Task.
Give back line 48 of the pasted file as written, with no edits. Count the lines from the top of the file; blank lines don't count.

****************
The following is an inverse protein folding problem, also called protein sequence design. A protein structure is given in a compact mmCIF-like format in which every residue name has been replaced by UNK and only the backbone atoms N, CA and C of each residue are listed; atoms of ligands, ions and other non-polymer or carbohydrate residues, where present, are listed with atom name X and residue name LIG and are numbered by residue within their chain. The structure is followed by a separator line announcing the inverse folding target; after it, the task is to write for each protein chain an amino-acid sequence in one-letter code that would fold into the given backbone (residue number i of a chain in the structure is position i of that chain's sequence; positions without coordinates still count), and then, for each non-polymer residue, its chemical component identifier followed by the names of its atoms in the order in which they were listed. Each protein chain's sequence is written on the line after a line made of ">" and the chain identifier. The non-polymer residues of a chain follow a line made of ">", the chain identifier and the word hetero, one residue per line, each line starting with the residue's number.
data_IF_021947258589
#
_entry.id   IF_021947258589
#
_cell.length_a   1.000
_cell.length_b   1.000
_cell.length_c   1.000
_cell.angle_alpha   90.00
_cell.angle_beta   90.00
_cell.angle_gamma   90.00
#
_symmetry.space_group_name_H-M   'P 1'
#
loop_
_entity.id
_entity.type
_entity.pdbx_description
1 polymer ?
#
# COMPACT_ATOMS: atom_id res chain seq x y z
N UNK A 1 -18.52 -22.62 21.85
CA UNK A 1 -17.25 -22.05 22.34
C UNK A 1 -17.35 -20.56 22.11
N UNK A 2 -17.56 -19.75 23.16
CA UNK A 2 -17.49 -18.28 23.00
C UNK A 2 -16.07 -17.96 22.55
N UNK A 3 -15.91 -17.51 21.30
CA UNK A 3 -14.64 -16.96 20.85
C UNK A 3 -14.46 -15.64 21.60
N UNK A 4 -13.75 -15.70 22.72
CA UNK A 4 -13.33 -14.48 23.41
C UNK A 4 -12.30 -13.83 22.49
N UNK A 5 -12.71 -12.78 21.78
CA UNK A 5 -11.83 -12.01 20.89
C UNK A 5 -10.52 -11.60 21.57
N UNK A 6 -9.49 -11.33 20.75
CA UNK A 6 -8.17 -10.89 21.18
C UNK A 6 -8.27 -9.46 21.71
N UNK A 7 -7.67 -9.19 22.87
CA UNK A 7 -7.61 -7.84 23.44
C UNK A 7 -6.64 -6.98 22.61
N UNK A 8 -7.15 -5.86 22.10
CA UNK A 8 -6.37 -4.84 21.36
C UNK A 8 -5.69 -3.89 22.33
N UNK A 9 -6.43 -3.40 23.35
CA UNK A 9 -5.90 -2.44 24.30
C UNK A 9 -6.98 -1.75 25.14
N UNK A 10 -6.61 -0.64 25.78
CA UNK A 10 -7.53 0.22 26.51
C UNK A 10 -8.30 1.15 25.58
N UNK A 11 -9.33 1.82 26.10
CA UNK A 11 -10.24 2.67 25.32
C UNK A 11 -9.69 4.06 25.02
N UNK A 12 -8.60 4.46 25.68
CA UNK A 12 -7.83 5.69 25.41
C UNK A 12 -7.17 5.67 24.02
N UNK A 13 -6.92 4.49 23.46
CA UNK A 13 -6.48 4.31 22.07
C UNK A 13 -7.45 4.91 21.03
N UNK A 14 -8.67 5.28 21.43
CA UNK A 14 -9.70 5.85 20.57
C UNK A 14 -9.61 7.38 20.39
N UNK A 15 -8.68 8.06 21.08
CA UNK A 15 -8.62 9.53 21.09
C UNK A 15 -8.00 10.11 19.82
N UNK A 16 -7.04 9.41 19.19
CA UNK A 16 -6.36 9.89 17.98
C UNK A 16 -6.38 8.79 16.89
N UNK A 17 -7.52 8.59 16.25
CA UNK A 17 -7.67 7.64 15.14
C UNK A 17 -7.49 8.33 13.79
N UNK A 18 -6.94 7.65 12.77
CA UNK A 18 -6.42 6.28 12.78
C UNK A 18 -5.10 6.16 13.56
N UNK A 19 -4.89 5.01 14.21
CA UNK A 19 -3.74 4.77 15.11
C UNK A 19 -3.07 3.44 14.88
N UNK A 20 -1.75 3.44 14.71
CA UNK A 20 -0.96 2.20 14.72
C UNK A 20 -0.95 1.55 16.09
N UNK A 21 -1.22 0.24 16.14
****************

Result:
C UNK A 9 -6.98 -1.75 25.14